The goal of this project is to create a database of dead wood fungal species of New Jersey, compare species of dead wood fungi among managed and unmanaged forests in New Jersey, and to identify critical communities and microhabitats in need of focused management and conservation. The project has a world-wide significance due to the lack of data on diversity of dead wood fungi in the East Coast area. The lack of data is explained by the cryptic (hard to identify) nature of dead wood inhabitants which are microscopic and their identification requires biochemistry techniques such as analysis of DNA in an equipped laboratory (such as Laboratory of Applied Genomics), which has all necessary tools to perform such analysis.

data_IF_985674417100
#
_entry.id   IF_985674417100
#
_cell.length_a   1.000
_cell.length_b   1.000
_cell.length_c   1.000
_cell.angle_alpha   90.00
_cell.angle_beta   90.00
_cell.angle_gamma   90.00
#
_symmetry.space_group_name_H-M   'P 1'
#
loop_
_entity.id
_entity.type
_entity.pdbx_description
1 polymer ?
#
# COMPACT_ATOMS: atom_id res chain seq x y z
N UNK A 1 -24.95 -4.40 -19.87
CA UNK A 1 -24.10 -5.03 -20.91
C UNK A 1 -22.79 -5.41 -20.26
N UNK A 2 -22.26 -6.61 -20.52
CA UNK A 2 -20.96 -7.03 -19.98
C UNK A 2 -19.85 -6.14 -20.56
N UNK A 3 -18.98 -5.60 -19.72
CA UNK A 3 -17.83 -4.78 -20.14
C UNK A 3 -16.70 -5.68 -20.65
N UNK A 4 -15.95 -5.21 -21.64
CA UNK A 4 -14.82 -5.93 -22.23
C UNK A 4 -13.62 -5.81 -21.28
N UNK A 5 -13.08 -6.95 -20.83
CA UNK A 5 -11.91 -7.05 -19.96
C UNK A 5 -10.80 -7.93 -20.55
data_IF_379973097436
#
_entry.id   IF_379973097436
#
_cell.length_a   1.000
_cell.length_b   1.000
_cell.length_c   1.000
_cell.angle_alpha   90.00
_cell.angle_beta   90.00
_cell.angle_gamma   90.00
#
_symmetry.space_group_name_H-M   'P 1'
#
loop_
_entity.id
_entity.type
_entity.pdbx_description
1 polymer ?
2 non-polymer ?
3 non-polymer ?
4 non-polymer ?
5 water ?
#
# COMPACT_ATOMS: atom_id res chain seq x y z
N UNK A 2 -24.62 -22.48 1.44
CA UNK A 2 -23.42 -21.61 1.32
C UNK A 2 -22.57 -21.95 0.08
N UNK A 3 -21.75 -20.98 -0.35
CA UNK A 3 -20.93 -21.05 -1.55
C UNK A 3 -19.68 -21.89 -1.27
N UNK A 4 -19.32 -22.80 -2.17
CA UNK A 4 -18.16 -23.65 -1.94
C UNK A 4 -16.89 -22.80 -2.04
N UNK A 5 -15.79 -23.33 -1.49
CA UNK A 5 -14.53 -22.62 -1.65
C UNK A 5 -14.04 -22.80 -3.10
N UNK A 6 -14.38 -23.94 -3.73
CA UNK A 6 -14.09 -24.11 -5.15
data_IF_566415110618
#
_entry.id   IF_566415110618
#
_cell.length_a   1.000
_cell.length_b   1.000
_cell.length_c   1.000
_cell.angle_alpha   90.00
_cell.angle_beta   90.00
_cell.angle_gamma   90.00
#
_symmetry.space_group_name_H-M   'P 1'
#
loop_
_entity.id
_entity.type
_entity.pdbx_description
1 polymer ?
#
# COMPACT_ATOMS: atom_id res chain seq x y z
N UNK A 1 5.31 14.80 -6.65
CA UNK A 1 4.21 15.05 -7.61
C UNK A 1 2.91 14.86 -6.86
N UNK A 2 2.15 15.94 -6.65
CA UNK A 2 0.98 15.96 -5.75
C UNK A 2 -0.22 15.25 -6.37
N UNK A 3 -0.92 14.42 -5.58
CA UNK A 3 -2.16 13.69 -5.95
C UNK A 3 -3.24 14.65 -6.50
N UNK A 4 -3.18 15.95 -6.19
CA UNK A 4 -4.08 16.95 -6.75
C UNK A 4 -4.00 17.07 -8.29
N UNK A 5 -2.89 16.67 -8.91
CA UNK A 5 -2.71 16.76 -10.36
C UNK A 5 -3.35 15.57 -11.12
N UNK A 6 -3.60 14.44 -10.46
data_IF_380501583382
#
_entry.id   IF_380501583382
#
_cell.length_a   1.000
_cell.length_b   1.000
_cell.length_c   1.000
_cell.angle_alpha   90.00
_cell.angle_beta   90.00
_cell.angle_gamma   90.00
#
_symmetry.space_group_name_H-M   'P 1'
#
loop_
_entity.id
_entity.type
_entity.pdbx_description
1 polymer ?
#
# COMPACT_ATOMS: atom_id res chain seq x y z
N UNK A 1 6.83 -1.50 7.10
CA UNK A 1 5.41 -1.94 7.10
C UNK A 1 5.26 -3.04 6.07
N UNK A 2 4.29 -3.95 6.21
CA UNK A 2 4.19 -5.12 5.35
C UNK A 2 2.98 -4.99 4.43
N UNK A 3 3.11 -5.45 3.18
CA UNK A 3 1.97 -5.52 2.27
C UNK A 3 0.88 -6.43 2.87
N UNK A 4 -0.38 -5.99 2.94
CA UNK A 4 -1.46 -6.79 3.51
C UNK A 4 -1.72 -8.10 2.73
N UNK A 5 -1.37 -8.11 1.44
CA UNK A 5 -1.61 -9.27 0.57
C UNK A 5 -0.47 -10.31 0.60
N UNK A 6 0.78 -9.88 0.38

Fungal species living in dead wood are important to study as they are an essential element of a healthy forest ecosystem. Dead wood per se protects against erosion, provides energy and forest elements such as nitrogen, facilitates regeneration of trees, improves water retention and creates multiple habitats for plants, animals and fungi. Together with bacteria, microscopic dead wood fungi are the major decomposers of dead trees. Fungi are the only organisms that can digest lignin, a major component of wood, returning the energy and elements stored in it back to the ecosystem for other organisms to use. No forest ecosystem can be considered healthy without well-balanced fungal communities. Diversity of microscopic fungi inhabiting dead wood greatly depends on the forest and park management practices, such as removal of logs, burning wood etc. The research on dead wood fungi diversity is necessary for sustainable forest and park management.